7th Annual Emerging Te(x)chs Conference Emphasizes the Power of Social Media in Public Health Promotion
On May 5, public health professionals from across Harris County met at the United Way of Greater Houston for the 7th Annual Emerging Te(x)chs Conference. Hosted by Baylor College of Medicine Teen Health Clinic, The University of Texas Prevention and Research Center, The Baylor College of Medicine Center for Reproductive Medicine, and The Spirit Golf Association, the event centered on the utilization of social media platforms to promote STD/HIV prevention and general reproductive health among youth and young adults.
The conference featured interactive presentations by leaders in the public, private and academic sectors as well as networking opportunities and breakout sessions–all focusing on new technologies and their efficacy in providing access to services and improving outcomes.
“We have done several studies that have indicated that the public health community is sometimes intimidated by social media platforms, so the goal of this conference is really to educated them on effective ways to use social media and hopefully implement these technologies into more and more public health venues,” explained Peggy Smith, M.A., PH.D, professor and director of the Baylor College of Medicine Teen Health Clinics. “Time and again we’re seeing that public health professionals want to communicate face-to-face, but millennials do not. Our focus needs to be on promoting creative ways to reach these populations.”
The presentations–which included maps, charts, graphs, social media applications, anecdotes, quizzes, lessons from the Ebola response, and even a comic strip–all centered around targeting populations in need and matching those populations with services. Embedded in every solution was technology.
“Technology is where the kids are–while the message is incredibly important, it is equally important that we understand the vehicle, the mode of communication,” explained Rachel Kachur, M.P.H., a health scientist at the Centers for Disease Control and Prevention (CDC).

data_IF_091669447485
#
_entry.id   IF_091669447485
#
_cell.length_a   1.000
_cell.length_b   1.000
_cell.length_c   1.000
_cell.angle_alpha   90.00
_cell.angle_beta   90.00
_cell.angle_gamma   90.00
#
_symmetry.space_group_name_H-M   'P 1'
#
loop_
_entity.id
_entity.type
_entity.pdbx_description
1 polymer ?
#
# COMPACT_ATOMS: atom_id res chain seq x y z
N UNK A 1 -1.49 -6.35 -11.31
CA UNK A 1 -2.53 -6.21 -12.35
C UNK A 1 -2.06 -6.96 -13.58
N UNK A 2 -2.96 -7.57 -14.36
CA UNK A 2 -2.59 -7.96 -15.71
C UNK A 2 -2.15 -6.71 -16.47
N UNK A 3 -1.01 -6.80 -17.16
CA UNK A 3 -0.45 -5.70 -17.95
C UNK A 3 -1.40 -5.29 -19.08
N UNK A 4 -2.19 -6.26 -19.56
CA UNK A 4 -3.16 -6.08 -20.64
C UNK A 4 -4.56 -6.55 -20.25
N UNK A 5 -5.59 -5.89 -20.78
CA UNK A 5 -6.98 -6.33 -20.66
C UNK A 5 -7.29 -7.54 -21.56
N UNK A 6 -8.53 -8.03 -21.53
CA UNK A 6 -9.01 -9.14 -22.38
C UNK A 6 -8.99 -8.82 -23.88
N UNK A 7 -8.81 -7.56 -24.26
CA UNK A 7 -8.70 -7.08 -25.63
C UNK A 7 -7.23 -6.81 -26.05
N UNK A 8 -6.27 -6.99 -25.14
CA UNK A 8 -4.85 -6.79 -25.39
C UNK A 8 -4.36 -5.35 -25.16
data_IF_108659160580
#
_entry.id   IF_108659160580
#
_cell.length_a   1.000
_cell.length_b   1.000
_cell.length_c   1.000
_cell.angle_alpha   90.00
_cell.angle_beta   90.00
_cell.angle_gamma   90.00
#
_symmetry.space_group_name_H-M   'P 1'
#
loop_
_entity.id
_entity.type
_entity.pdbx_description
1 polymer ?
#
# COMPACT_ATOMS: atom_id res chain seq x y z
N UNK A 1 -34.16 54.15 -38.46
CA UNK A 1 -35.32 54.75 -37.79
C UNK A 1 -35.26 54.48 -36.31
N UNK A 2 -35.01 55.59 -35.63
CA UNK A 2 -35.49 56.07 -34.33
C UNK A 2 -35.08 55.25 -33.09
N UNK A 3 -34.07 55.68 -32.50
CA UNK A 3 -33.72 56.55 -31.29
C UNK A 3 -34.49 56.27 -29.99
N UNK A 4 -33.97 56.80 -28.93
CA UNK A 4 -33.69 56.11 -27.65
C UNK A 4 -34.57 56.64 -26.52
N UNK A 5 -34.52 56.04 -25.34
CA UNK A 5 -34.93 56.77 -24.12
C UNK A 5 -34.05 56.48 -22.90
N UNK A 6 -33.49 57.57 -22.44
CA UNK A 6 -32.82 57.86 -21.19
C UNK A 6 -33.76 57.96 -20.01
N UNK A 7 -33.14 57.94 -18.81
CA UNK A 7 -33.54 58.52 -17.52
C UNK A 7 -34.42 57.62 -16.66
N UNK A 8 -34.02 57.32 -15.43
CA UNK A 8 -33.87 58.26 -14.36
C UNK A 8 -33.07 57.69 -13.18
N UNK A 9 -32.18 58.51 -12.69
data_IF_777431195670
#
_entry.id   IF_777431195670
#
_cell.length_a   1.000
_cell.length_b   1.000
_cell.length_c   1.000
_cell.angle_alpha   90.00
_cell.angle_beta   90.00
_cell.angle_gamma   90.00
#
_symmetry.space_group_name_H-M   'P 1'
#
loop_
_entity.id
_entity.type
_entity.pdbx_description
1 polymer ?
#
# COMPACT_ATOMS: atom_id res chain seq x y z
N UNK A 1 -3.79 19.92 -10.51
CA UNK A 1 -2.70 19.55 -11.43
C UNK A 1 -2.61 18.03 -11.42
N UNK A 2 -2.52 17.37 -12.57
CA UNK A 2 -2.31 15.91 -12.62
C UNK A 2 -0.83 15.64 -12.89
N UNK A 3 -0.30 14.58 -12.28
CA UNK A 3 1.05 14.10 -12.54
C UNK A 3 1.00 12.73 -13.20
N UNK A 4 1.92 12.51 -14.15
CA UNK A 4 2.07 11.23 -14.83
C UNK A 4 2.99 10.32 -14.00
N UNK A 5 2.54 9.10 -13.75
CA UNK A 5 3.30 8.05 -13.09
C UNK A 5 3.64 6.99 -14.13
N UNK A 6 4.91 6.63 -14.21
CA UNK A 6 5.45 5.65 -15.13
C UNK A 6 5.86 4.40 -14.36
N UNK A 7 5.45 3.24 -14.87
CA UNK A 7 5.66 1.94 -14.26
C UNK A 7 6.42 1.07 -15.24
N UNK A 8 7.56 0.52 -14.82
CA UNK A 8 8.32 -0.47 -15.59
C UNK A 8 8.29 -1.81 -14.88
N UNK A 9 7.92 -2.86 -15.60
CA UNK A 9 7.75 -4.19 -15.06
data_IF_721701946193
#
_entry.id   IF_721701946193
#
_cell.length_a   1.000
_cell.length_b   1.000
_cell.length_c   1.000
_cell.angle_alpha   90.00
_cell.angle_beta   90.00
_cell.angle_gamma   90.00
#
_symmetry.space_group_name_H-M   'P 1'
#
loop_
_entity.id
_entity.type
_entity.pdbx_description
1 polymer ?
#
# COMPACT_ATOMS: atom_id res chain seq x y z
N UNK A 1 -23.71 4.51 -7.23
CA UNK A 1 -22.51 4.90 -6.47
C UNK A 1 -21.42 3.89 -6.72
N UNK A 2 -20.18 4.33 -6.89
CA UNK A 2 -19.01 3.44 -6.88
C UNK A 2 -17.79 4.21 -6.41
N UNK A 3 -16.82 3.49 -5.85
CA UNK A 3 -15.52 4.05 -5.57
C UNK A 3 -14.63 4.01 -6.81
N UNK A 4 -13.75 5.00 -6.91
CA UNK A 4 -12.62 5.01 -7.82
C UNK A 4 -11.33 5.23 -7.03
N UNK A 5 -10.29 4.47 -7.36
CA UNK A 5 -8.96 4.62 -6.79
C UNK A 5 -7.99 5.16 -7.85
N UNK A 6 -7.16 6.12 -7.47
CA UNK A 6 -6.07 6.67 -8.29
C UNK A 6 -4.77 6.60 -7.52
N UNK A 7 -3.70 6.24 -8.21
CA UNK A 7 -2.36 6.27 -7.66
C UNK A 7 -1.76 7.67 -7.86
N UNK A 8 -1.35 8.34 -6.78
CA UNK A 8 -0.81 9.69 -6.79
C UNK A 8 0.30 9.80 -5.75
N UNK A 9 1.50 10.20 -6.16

Kachur’s presentation focused on the use of mobile devices to reach youth and young adults. After pointing out that even Google has recognized the preference of mobile browsing by prioritizing search results based on whether or not a webpage is optimized for mobile viewing, she reviewed various social media sites including Facebook, Instagram, Snapchat and Tinder, asking the attendees to familiarize themselves with these platforms and brainstorm ways in which their respective organizations could harness these sites for reproductive health education and outreach.
While the days’ presentations covered the many barriers individuals face when seeking care, the need for locating services seems to be one of the biggest challenges in the field. Patrick Sullivan, DVM, Ph.D., epidemiologist and investigator at the Center for AIDS Research at Emory University’s Rollins School of Public Health, lead a presentation on AIDSVu, a state-of-the-art interactive online map depicting the prevalence of HIV in the U.S. The map includes options to view national, state and local data so that users can visually explore the HIV epidemic alongside critical resources such as HIV testing centers and treatment locations as well as prevention and vaccine trials sites. It also allows users to filter data by demographics including race/ethnicity, sex and age, and explore how prevalence may be related to various social determinants of health including education and socioeconomic factors. By combining the surveillance data, researchers are able to locate populations in need and address gaps in the continuum of care.
“The epidemiology of HIV is a roadmap telling us how to intervene–how to target services and improve outcomes,” Sullivan said. “We want to know if we are putting the testing and treatment locations in the places where they are most needed. Mapping at smaller geographic levels allows us to assess the extent to which existing services are located in the right places to serve those who need them the most.”
Ultimately, the conference highlighted the need to go back to the basics–the focus on providing linkage to care above all else–yet doing so via modern technology.
“Each year, the goal of the conference is to update the community on interactive and electronic venues for patient interaction and for promoting health,” Smith said. “We still have some challenges, but we’re very excited to reach out to these professionals and encourage them to find creative ways to communicate with patients so that those in need are provided improved access to information and services.”